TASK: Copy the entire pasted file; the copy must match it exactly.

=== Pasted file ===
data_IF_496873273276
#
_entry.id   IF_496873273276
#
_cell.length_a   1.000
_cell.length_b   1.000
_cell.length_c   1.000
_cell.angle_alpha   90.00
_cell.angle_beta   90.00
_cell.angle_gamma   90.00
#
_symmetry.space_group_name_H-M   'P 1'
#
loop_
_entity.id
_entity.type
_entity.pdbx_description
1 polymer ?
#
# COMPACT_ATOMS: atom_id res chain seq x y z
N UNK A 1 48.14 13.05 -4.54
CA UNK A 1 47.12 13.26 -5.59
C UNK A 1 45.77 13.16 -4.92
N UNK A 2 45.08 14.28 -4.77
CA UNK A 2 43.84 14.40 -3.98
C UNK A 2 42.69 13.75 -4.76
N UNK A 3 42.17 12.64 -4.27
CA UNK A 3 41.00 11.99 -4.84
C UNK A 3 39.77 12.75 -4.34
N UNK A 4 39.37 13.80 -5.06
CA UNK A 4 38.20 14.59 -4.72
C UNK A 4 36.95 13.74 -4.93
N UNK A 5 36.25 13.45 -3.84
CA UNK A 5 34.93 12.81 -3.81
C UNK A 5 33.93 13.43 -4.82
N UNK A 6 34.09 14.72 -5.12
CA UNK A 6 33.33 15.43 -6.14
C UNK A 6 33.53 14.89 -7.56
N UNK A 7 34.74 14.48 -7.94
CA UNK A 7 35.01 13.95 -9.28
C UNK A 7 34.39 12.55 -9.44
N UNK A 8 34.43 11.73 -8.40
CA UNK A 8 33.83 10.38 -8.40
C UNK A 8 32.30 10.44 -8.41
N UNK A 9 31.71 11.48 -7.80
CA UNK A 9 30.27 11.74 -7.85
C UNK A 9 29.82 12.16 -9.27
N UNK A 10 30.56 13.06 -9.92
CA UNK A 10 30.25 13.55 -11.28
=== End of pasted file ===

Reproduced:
data_IF_496873273276
#
_entry.id   IF_496873273276
#
_cell.length_a   1.000
_cell.length_b   1.000
_cell.length_c   1.000
_cell.angle_alpha   90.00
_cell.angle_beta   90.00
_cell.angle_gamma   90.00
#
_symmetry.space_group_name_H-M   'P 1'
#
loop_
_entity.id
_entity.type
_entity.pdbx_description
1 polymer ?
#
# COMPACT_ATOMS: atom_id res chain seq x y z
N UNK A 1 48.14 13.05 -4.54
CA UNK A 1 47.12 13.26 -5.59
C UNK A 1 45.77 13.16 -4.92
N UNK A 2 45.08 14.28 -4.77
CA UNK A 2 43.84 14.40 -3.98
C UNK A 2 42.69 13.75 -4.76
N UNK A 3 42.17 12.64 -4.27
CA UNK A 3 41.00 11.99 -4.84
C UNK A 3 39.77 12.75 -4.34
N UNK A 4 39.37 13.80 -5.06
CA UNK A 4 38.20 14.59 -4.72
C UNK A 4 36.95 13.74 -4.93
N UNK A 5 36.25 13.45 -3.84
CA UNK A 5 34.93 12.81 -3.81
C UNK A 5 33.93 13.43 -4.82
N UNK A 6 34.09 14.72 -5.12
CA UNK A 6 33.33 15.43 -6.14
C UNK A 6 33.53 14.89 -7.56
N UNK A 7 34.74 14.48 -7.94
CA UNK A 7 35.01 13.95 -9.28
C UNK A 7 34.39 12.55 -9.44
N UNK A 8 34.43 11.73 -8.40
CA UNK A 8 33.83 10.38 -8.40
C UNK A 8 32.30 10.44 -8.41
N UNK A 9 31.71 11.48 -7.80
CA UNK A 9 30.27 11.74 -7.85
C UNK A 9 29.82 12.16 -9.27
N UNK A 10 30.56 13.06 -9.92
CA UNK A 10 30.25 13.55 -11.28